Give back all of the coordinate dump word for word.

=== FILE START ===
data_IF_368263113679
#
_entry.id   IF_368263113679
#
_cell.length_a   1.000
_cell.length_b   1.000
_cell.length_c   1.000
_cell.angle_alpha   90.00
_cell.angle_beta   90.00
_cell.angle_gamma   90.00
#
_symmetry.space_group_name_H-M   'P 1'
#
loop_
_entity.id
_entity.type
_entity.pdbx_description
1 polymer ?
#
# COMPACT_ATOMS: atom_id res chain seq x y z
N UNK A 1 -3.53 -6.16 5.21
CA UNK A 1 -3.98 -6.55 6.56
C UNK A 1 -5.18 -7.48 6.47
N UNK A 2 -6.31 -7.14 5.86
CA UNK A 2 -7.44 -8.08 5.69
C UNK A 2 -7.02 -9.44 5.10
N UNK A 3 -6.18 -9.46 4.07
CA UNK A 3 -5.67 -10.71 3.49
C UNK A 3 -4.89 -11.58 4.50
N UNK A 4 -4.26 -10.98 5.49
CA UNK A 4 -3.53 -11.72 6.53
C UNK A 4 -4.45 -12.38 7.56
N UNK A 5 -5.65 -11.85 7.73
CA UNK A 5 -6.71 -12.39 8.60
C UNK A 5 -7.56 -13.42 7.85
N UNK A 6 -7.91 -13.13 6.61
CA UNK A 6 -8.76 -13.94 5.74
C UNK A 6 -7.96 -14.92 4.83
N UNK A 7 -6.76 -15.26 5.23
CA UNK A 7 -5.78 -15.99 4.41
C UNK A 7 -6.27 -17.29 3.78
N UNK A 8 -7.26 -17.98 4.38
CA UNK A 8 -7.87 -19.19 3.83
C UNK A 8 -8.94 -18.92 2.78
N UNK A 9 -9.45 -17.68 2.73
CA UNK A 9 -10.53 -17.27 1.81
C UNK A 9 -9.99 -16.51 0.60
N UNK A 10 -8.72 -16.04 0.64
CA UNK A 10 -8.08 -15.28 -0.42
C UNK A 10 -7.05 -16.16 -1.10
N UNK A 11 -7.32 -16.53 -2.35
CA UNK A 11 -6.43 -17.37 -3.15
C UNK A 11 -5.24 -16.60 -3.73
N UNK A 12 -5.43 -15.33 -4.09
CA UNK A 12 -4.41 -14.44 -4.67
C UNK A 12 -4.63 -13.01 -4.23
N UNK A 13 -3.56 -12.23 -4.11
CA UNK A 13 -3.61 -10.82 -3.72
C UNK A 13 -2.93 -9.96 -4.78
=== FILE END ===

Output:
data_IF_368263113679
#
_entry.id   IF_368263113679
#
_cell.length_a   1.000
_cell.length_b   1.000
_cell.length_c   1.000
_cell.angle_alpha   90.00
_cell.angle_beta   90.00
_cell.angle_gamma   90.00
#
_symmetry.space_group_name_H-M   'P 1'
#
loop_
_entity.id
_entity.type
_entity.pdbx_description
1 polymer ?
#
# COMPACT_ATOMS: atom_id res chain seq x y z
N UNK A 1 -3.53 -6.16 5.21
CA UNK A 1 -3.98 -6.55 6.56
C UNK A 1 -5.18 -7.48 6.47
N UNK A 2 -6.31 -7.14 5.86
CA UNK A 2 -7.44 -8.08 5.69
C UNK A 2 -7.02 -9.44 5.10
N UNK A 3 -6.18 -9.46 4.07
CA UNK A 3 -5.67 -10.71 3.49
C UNK A 3 -4.89 -11.58 4.50
N UNK A 4 -4.26 -10.98 5.49
CA UNK A 4 -3.53 -11.72 6.53
C UNK A 4 -4.45 -12.38 7.56
N UNK A 5 -5.65 -11.85 7.73
CA UNK A 5 -6.71 -12.39 8.60
C UNK A 5 -7.56 -13.42 7.85
N UNK A 6 -7.91 -13.13 6.61
CA UNK A 6 -8.76 -13.94 5.74
C UNK A 6 -7.96 -14.92 4.83
N UNK A 7 -6.76 -15.26 5.23
CA UNK A 7 -5.78 -15.99 4.41
C UNK A 7 -6.27 -17.29 3.78
N UNK A 8 -7.26 -17.98 4.38
CA UNK A 8 -7.87 -19.19 3.83
C UNK A 8 -8.94 -18.92 2.78
N UNK A 9 -9.45 -17.68 2.73
CA UNK A 9 -10.53 -17.27 1.81
C UNK A 9 -9.99 -16.51 0.60
N UNK A 10 -8.72 -16.04 0.64
CA UNK A 10 -8.08 -15.28 -0.42
C UNK A 10 -7.05 -16.16 -1.10
N UNK A 11 -7.32 -16.53 -2.35
CA UNK A 11 -6.43 -17.37 -3.15
C UNK A 11 -5.24 -16.60 -3.73
N UNK A 12 -5.43 -15.33 -4.09
CA UNK A 12 -4.41 -14.44 -4.67
C UNK A 12 -4.63 -13.01 -4.23
N UNK A 13 -3.56 -12.23 -4.11
CA UNK A 13 -3.61 -10.82 -3.72
C UNK A 13 -2.93 -9.96 -4.78